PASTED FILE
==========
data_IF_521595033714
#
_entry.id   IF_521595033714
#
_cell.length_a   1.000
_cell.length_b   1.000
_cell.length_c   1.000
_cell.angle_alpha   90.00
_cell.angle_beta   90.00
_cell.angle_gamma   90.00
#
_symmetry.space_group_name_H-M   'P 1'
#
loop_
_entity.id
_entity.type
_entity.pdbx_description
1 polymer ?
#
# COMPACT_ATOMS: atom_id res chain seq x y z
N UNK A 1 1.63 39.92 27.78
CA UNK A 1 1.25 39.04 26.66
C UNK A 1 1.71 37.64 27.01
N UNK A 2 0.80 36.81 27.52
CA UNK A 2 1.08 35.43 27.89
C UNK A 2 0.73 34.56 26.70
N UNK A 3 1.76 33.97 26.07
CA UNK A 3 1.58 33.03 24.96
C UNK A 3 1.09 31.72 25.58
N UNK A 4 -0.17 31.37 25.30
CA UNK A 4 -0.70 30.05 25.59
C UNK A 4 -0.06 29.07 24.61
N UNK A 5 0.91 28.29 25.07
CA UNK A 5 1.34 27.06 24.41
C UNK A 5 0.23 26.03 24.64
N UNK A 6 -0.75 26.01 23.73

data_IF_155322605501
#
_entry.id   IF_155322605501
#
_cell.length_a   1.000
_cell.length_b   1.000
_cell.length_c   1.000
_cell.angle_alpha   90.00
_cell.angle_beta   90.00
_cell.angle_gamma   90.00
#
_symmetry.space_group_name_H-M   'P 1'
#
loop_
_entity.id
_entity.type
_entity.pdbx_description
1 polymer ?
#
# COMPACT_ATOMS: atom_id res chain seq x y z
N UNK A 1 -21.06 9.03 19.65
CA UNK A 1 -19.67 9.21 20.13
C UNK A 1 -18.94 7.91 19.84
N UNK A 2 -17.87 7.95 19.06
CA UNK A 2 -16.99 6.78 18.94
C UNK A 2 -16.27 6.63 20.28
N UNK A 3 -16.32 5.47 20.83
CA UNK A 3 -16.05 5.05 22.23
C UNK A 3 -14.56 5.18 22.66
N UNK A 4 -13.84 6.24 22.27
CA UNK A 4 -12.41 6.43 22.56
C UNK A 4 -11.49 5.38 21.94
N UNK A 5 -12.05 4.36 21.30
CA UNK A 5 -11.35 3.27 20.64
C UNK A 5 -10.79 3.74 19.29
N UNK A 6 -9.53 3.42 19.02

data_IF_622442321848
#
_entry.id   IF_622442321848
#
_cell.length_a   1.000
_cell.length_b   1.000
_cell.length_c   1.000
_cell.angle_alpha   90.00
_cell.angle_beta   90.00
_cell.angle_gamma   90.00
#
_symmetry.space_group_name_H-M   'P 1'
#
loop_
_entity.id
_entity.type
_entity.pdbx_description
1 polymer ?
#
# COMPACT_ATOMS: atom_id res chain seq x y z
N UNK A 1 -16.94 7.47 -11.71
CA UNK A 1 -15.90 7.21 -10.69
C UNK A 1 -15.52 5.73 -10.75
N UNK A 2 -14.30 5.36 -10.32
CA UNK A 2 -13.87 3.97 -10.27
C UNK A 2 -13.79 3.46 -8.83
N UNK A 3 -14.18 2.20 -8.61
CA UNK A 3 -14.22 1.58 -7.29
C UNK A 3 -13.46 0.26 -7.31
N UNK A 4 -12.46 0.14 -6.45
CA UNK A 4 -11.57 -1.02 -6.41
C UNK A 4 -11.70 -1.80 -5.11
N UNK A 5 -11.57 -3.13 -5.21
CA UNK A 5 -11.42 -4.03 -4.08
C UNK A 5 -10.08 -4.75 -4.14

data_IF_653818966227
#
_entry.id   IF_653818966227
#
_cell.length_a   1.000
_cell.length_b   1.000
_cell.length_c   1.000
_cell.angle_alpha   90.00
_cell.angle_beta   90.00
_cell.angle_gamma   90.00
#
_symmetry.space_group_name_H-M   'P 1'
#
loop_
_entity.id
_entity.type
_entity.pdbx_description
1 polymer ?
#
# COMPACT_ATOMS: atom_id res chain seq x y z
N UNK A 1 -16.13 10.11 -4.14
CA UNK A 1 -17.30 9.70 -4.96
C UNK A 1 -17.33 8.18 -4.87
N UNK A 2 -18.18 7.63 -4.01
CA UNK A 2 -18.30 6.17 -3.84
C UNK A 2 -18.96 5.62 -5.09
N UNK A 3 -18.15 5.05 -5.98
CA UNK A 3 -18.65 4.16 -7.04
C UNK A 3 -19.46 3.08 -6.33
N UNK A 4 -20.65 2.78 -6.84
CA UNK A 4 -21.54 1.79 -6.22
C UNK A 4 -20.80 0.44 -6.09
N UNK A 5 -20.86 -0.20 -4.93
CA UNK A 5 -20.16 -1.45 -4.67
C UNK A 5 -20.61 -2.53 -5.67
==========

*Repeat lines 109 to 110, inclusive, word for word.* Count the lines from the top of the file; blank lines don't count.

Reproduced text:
#
_entry.id   IF_653818966227